Recent Progress in the Impact of the Tibetan Plateau on Climate in China
- Manuscript received: 2007-11-10
- Manuscript revised: 2007-11-10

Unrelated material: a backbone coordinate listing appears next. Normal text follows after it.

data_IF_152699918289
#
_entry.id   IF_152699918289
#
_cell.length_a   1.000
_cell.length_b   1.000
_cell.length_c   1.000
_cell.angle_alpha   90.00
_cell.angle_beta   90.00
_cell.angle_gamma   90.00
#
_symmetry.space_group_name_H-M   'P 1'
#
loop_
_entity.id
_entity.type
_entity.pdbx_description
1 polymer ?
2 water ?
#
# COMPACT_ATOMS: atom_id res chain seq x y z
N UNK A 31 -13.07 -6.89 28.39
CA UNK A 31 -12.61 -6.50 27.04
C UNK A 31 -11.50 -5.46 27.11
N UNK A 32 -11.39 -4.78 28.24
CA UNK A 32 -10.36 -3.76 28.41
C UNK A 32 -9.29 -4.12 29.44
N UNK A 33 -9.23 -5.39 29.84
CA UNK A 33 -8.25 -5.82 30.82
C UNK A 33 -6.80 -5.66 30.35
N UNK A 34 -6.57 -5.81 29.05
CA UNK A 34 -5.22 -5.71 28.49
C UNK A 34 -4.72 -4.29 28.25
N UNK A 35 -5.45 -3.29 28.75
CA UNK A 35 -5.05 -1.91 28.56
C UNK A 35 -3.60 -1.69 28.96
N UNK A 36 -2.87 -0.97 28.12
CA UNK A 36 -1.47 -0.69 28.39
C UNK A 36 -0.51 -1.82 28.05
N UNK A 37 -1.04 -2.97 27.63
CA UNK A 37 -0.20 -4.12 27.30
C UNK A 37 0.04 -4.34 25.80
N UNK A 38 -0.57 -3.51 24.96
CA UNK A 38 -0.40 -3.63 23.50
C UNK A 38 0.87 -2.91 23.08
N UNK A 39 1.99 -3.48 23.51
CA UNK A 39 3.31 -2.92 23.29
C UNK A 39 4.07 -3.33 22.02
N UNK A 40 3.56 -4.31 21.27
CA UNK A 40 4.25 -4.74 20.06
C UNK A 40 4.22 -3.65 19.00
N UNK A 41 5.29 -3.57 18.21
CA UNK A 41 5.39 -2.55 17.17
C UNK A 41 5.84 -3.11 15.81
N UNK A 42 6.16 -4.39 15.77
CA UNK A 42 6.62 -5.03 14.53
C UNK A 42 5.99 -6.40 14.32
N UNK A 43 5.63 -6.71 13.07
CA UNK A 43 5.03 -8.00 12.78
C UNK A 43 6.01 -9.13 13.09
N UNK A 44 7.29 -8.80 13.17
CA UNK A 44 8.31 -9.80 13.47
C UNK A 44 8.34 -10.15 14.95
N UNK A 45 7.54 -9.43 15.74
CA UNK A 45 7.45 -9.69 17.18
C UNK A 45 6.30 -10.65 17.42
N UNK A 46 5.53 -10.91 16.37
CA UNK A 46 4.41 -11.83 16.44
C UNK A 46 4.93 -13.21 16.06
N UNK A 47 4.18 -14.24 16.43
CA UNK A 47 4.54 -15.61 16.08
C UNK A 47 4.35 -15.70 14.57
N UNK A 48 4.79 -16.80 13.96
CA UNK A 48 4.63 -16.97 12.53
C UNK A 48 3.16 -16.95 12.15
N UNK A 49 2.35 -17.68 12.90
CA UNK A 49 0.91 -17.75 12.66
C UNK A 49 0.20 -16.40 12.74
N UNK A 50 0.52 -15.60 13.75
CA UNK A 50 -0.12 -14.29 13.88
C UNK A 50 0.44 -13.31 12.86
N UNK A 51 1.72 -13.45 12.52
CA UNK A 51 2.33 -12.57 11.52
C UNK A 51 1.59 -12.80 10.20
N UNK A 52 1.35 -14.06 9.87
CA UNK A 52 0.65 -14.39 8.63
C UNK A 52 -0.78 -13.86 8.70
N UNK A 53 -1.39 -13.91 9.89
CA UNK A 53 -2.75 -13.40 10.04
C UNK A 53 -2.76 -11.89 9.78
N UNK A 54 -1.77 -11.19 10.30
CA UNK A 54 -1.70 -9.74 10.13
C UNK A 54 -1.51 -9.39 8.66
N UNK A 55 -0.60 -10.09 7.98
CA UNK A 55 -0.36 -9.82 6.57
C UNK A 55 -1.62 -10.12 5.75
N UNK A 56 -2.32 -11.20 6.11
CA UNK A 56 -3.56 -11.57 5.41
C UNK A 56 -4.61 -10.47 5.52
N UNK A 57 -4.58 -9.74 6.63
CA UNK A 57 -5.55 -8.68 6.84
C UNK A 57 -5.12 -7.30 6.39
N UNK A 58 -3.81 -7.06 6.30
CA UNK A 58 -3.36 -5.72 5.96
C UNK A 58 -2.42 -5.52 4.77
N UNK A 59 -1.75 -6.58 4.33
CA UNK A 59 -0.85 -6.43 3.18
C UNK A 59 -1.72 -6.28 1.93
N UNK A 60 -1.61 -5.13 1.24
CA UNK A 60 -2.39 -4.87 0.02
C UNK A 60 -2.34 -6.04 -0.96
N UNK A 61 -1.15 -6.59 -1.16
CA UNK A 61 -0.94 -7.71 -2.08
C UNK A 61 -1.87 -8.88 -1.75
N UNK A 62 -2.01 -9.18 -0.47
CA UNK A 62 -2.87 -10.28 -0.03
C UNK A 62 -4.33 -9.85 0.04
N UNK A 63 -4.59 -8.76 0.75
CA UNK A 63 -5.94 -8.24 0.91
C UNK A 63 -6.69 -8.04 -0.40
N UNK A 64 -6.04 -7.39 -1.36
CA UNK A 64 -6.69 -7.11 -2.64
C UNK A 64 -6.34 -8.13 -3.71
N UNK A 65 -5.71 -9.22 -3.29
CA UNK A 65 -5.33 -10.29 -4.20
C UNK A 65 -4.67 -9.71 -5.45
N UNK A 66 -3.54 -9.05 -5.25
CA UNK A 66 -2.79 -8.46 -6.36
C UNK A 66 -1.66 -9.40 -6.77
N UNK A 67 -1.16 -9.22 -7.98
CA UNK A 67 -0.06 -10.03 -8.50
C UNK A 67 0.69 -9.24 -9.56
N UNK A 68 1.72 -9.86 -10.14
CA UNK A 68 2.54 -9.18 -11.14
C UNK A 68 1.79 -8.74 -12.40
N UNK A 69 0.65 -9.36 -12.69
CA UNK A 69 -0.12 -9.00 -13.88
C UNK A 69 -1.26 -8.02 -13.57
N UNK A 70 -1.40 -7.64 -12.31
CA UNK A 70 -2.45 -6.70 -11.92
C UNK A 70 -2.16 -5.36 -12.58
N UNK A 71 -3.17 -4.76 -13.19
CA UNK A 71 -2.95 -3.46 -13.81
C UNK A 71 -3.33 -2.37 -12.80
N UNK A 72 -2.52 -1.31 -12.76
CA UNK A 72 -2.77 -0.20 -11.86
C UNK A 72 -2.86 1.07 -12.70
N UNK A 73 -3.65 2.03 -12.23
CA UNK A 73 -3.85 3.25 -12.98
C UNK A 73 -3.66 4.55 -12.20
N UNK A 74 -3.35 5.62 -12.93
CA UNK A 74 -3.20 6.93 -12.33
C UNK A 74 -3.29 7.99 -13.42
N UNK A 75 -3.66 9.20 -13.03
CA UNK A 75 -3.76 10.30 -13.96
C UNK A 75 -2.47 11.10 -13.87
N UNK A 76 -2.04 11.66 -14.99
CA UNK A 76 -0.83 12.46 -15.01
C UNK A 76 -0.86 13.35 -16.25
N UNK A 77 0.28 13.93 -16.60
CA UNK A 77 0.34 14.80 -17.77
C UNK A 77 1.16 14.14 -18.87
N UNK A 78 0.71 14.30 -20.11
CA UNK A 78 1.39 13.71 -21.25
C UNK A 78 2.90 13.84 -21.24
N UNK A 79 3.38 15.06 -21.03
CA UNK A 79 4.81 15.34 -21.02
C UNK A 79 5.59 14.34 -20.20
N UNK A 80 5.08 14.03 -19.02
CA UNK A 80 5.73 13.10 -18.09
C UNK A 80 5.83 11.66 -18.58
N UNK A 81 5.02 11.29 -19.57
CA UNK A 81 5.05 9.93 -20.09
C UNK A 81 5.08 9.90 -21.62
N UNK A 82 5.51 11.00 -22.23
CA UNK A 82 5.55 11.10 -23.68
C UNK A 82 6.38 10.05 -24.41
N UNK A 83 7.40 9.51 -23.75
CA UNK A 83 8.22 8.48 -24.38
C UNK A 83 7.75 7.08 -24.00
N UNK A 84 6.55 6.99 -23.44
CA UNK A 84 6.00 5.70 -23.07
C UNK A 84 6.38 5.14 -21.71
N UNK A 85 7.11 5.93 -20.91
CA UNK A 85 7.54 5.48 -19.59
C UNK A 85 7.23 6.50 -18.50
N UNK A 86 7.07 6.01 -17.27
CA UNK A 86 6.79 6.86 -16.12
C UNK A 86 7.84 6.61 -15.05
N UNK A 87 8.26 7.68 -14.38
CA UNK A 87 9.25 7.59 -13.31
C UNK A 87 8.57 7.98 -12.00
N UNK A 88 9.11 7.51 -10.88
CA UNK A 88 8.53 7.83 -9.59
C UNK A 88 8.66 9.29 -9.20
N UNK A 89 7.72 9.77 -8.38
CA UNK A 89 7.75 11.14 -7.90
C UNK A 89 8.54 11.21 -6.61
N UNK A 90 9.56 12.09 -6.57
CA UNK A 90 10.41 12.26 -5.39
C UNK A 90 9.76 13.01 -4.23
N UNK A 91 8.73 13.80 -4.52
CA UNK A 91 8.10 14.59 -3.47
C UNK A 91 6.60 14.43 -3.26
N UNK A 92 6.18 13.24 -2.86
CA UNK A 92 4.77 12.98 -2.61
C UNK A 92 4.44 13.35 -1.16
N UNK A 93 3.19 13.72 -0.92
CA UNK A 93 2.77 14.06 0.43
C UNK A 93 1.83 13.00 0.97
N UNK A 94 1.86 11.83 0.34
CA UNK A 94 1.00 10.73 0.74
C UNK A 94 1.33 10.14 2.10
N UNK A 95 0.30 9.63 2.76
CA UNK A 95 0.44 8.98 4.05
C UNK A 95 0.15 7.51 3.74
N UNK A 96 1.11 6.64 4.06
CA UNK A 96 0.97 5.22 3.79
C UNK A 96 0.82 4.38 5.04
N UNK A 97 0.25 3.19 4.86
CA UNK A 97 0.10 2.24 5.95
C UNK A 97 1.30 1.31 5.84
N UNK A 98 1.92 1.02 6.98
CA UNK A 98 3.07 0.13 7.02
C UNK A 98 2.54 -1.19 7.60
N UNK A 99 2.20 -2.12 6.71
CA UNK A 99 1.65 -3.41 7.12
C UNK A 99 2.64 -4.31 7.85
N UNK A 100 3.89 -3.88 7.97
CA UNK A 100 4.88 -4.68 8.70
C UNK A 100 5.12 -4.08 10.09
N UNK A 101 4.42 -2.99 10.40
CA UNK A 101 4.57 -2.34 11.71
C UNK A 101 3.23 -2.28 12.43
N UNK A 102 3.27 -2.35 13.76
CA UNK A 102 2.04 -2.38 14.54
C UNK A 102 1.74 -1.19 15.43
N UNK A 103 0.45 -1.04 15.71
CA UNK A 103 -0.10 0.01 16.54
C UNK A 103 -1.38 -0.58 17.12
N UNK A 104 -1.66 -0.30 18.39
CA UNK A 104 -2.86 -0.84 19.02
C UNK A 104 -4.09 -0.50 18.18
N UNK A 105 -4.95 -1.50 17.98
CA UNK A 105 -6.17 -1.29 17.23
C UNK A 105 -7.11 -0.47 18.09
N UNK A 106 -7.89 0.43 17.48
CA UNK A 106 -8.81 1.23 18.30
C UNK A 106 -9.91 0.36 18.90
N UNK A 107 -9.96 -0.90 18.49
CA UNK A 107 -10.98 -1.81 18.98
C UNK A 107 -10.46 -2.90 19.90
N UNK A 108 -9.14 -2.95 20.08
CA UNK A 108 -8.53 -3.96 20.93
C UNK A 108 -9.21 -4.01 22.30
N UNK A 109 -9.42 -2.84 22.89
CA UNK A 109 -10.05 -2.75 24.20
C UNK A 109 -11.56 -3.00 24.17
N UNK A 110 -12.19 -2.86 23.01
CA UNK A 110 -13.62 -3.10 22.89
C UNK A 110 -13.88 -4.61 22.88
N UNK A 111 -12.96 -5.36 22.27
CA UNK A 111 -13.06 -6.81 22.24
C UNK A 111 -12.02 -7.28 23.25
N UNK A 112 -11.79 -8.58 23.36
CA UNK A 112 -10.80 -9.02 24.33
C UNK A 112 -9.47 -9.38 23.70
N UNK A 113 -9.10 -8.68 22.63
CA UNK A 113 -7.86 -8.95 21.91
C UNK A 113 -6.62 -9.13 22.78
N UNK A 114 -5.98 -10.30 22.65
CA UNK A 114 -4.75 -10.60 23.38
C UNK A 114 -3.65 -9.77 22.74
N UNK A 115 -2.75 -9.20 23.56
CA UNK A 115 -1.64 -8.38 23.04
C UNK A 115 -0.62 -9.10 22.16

Abstract: Studies of the impacts of the Tibetan Plateau (TP) on climate in China in the last four years are reviewed. It is reported that temperature and precipitation over the TP have increased during recent decades. From satellite data analysis, it is demonstrated that most of the precipitation over the TP is from deep convection clouds. Moreover, the huge TP mechanical forcing and extraordinary elevated thermal forcing impose remarkable impacts upon local circulation and global climate. In winter and spring, stream flow is deflected by a large obstacle and appears as an asymmetric dipole, making East Asia much colder than mid Asia in winter and forming persistent rainfall in late winter and early spring over South China. In late spring, TP heating contributes to the establishment and intensification of the South Asian high and the abrupt seasonal transition of the surrounding circulations. In summer, TP heating in conjunction with the TP air pump cause the deviating stream field to resemble a cyclonic spiral, converging towards and rising over the TP. Therefore, the prominent Asian monsoon climate over East Asia and the dry climate over mid Asia in summer are forced by both TP local forcing and Eurasian continental forcing. Due to the longer memory of snow and soil moisture, the TP thermal status both in summer and in late winter and spring can influence the variation of Eastern Asian summer rainfall. A combined index using both snow cover over the TP and the ENSO index in winter shows a better seasonal forecast. On the other hand, strong sensible heating over the Tibetan Plateau in spring contributes significantly to anchor the earliest Asian monsoon being over the eastern Bay of Bengal (BOB) and the western Indochina peninsula. Qualitative prediction of the BOB monsoon onset was attempted by using the sign of meridional temperature gradient in March in the upper troposphere, or at 400 hPa over the TP. It is also demonstrated by a numerical experiment and theoretical study that the heating over the TP leads to a significant variability in the atmospheric circulation on a quasi-biweekly timescale, bearing much similarity to that found from observational studies. Finally, some important issues for further work in understanding the impacts of the TP are raised.